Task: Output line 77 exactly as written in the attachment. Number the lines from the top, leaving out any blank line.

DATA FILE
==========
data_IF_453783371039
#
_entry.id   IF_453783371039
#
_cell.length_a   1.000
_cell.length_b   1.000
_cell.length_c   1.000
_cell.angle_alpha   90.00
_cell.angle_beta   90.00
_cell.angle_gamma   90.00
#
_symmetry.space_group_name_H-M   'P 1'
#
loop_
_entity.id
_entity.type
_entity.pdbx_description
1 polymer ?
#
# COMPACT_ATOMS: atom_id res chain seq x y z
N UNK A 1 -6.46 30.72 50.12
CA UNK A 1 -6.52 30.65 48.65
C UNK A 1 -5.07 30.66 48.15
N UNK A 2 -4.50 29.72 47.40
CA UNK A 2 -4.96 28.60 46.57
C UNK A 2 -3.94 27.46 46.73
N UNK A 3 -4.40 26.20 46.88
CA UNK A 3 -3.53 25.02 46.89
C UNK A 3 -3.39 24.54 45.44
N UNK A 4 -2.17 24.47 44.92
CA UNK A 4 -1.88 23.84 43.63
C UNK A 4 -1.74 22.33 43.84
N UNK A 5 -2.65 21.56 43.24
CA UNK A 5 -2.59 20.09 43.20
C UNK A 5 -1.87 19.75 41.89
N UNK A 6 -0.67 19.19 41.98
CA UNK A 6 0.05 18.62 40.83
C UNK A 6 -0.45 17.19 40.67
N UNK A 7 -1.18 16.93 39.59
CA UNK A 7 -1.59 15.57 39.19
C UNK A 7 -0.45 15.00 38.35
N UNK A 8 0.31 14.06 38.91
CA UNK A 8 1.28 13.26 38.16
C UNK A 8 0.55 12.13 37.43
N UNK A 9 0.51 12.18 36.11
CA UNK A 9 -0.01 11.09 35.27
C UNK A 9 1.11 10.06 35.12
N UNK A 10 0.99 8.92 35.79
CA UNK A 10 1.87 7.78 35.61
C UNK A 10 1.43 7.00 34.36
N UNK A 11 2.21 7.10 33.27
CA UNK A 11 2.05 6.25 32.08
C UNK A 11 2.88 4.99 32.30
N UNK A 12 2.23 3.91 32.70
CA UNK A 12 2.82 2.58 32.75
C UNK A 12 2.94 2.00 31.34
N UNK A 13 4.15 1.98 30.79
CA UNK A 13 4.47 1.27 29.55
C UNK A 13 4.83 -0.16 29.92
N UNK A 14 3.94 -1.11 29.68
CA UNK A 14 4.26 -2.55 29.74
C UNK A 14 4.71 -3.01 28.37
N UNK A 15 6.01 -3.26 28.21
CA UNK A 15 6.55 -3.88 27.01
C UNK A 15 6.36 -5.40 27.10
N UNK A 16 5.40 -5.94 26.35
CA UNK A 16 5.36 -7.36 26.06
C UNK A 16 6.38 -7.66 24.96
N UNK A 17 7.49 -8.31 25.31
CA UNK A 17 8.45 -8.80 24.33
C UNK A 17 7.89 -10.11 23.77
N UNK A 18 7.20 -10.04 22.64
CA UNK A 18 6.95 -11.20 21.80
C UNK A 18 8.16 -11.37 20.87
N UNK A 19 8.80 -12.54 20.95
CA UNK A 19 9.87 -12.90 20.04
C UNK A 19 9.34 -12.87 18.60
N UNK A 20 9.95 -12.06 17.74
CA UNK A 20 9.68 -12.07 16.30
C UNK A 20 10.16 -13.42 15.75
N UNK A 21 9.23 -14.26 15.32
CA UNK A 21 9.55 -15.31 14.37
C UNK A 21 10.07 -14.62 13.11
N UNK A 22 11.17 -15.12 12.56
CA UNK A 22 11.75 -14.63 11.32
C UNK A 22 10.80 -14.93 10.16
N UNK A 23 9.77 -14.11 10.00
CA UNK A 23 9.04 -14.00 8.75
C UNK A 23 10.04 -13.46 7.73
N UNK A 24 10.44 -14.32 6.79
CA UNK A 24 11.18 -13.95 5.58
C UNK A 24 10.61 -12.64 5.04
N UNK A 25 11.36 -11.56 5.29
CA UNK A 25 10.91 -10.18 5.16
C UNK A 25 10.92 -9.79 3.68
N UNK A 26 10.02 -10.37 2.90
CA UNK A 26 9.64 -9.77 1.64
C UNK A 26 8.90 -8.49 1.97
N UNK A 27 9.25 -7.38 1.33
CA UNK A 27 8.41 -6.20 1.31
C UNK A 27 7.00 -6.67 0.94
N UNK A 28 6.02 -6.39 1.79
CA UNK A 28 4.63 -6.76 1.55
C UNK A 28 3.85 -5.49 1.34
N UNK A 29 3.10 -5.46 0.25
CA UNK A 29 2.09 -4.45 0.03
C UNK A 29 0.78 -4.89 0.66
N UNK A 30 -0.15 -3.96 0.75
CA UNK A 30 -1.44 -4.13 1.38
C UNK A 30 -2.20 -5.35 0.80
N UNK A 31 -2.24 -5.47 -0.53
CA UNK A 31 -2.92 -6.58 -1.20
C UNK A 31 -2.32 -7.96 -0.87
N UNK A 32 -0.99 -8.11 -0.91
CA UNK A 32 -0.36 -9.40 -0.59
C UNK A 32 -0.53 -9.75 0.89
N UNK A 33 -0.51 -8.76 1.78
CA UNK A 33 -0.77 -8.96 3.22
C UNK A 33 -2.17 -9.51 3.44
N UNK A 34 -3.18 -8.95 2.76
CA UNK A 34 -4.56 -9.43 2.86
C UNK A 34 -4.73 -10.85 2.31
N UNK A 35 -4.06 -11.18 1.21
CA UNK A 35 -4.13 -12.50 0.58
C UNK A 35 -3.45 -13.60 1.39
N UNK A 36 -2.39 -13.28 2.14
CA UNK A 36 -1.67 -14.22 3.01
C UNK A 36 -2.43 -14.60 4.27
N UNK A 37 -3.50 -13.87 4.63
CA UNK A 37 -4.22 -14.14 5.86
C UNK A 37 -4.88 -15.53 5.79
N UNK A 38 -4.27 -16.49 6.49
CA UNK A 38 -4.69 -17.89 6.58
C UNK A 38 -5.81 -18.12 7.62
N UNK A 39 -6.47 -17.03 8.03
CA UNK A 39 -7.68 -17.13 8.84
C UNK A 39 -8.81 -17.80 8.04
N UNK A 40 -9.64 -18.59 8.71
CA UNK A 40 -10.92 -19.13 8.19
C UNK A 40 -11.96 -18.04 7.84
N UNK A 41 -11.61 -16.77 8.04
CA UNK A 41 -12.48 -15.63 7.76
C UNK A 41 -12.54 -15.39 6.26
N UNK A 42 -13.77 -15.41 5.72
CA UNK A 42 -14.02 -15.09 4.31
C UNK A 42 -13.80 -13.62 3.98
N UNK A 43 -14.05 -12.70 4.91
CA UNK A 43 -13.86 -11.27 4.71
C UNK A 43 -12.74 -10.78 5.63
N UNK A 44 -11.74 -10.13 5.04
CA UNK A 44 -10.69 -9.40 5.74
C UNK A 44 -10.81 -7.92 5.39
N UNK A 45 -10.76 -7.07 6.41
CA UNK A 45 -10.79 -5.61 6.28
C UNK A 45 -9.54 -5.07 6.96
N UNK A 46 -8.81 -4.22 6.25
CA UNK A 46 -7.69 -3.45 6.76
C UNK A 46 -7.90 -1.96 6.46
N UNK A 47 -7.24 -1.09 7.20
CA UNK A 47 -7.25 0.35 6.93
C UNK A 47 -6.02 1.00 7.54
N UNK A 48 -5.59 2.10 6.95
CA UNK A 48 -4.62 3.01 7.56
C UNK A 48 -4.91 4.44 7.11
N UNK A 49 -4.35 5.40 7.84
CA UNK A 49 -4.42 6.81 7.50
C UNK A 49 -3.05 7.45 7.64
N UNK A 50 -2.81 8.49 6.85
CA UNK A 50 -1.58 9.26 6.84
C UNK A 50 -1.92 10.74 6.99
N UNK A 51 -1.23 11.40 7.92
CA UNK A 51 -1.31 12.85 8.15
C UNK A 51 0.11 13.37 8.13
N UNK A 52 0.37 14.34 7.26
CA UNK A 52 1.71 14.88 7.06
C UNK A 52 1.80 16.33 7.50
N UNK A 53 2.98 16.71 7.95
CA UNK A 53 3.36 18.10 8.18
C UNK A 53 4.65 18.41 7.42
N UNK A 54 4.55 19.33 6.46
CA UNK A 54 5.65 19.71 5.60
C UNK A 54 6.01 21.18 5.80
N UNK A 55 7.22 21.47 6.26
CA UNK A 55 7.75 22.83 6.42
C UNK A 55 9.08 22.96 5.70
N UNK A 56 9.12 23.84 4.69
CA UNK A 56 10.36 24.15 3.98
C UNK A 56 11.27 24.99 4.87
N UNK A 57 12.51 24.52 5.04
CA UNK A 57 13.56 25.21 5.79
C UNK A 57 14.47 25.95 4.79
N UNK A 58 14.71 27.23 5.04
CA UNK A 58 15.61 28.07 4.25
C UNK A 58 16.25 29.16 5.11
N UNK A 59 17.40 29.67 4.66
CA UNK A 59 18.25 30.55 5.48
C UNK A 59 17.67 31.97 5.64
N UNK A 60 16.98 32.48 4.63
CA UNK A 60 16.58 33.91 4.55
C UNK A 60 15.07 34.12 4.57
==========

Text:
C UNK A 19 9.34 -12.87 18.60